Vaccines are a critical tool in the battle against Covid-19, according to the World Health Organization (WHO), and getting vaccinated is one of the best ways to protect yourself and others. But some people have doubts about a vaccine’s efficiency or won’t get the jab for personal or religious reasons. Where does this leave businesses at large?

Following the rise of a second Covid-19 wave in many countries, vaccines are in high demand. “While desperate to resume pre-pandemic operations, businesses in South Africa find themselves in a tricky position,” explains Natashia Barnabas, industrial relations manager at the staffing and recruitment firm Workforce Staffing. “Should they enforce vaccinating workers to ensure a safe work environment, as well as operational continuity?

“If so, they risk a legal battle with employees who have a constitutional right to refuse the vaccination in order to have their religious customs and beliefs respected. Should businesses choose not to enforce vaccinations, they could be putting employee wellness at risk in their attempt to avoid the legal and financial implications of compulsory vaccination programmes.” This, she points out, is where temporary-employment providers can assist organisations in creating a healthy workplace, mitigating the clash with employees.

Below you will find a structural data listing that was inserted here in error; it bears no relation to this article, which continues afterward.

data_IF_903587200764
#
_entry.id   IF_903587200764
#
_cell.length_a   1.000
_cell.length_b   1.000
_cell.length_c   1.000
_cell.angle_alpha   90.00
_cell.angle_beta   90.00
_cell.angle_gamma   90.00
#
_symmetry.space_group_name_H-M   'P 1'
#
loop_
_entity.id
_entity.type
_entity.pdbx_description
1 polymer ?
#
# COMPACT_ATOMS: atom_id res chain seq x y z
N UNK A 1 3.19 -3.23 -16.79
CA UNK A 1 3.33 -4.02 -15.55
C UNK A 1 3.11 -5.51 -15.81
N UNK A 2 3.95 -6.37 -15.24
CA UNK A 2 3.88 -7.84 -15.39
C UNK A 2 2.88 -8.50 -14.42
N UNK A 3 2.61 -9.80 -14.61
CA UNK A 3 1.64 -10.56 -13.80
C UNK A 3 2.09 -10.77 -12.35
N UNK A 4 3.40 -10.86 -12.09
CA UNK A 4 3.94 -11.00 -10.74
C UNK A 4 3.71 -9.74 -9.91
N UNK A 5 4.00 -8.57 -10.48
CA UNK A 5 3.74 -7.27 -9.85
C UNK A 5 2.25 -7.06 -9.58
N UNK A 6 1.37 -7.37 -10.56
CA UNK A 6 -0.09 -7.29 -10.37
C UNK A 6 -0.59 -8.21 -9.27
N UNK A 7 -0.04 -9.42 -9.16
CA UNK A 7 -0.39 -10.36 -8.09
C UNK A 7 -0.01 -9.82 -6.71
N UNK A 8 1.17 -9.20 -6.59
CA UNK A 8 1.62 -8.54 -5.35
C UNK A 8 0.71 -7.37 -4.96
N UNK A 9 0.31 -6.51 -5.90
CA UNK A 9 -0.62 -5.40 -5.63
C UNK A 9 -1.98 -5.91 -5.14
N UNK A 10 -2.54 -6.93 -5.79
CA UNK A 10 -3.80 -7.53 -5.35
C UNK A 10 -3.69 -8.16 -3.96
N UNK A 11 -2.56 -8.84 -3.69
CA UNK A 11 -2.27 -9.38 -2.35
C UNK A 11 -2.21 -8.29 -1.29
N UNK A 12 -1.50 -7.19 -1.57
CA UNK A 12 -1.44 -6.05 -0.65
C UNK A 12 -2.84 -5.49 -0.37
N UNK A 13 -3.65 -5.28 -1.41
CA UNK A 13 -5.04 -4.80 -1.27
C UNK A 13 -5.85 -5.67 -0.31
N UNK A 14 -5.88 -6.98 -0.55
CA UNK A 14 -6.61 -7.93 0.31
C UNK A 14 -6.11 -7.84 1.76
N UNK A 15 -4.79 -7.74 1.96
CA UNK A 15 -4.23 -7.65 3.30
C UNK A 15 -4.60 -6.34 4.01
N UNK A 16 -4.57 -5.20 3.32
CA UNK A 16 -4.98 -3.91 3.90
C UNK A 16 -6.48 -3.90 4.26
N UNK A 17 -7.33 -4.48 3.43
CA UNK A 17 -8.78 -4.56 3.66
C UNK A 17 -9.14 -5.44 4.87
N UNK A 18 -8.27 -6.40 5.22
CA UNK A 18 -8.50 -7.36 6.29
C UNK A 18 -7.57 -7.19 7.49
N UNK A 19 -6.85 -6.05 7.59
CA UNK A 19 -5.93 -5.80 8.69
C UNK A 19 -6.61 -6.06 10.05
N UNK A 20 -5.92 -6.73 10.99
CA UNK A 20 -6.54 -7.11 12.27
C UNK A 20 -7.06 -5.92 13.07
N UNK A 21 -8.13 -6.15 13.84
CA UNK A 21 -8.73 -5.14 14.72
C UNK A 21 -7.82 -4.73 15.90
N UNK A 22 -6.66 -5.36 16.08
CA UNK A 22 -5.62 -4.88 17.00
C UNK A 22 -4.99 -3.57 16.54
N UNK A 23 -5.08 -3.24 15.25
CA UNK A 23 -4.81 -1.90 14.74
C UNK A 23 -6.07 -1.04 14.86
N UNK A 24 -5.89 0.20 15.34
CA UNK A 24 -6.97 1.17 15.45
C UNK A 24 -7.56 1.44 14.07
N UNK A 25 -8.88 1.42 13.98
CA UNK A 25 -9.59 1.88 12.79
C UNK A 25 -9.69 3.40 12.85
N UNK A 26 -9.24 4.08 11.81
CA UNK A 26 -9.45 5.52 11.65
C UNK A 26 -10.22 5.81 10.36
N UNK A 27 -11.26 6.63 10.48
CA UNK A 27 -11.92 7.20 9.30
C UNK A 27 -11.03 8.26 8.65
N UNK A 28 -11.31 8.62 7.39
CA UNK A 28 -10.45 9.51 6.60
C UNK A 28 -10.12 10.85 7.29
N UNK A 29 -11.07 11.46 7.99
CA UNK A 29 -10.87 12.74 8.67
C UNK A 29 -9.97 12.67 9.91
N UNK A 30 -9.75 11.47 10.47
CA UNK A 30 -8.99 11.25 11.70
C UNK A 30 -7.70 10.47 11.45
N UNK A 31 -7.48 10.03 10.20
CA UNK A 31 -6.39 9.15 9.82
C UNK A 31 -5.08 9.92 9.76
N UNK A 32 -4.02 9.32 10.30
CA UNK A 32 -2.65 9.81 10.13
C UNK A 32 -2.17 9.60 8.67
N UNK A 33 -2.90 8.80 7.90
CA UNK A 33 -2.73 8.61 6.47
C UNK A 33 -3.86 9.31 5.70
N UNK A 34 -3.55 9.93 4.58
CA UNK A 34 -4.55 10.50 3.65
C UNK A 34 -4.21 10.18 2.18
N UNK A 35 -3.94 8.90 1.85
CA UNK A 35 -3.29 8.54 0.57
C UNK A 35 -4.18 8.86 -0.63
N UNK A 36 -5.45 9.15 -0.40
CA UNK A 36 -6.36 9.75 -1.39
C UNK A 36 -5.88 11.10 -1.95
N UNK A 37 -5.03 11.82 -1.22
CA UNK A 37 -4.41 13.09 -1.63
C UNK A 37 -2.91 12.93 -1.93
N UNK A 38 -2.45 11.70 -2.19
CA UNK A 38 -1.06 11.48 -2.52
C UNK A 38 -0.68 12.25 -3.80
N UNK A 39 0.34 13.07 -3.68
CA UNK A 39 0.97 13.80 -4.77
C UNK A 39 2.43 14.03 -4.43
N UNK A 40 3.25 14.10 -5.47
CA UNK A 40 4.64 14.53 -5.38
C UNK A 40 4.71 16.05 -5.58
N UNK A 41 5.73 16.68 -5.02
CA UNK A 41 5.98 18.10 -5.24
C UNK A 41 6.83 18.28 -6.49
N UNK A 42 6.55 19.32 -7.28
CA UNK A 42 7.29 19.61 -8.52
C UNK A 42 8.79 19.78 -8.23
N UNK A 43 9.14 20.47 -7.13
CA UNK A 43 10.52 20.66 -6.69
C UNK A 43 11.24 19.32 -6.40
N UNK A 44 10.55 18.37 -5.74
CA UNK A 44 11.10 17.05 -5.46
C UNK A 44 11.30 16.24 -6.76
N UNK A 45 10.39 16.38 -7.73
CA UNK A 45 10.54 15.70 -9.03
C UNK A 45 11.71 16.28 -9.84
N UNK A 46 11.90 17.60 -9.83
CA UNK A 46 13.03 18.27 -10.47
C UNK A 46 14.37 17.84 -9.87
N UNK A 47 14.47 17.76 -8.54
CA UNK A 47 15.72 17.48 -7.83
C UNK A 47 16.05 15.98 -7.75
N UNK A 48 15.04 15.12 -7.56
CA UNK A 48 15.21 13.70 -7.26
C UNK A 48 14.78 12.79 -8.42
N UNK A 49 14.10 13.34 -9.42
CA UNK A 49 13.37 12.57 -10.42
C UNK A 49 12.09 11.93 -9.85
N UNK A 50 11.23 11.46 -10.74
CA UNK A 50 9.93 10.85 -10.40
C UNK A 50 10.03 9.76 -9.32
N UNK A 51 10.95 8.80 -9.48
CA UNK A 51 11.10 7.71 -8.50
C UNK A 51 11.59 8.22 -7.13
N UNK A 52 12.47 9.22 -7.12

An unprecedented predicament
Although employers have an obligation in terms of the Occupational Health and Safety (OHS) Act to provide a safe workspace, employees have a corresponding constitutional right to security and control over their bodies.

“Our government has advised that vaccinations are not compulsory. Until this changes, each organisation must determine the role that the vaccination should play in ensuring business continuity,” notes Barnabas. “However, where it is not feasible for employees working in close proximity to adhere to Covid-19 prevention protocols, this could possibly require a mandatory vaccination policy. But there are many businesses where employees can maintain social distancing while sanitising frequently, which would mean that a mandatory vaccine is not necessarily required for operations to continue safely.”

Workplace concerns: a tough balancing act
Each organisation will need to analyse its daily operations and perform its risk assessment in each department to determine the pros and cons of enforcing such a vaccine policy. This is in line with its duty to provide a safe working environment as well as to mitigate job losses in terms of the OHS Act.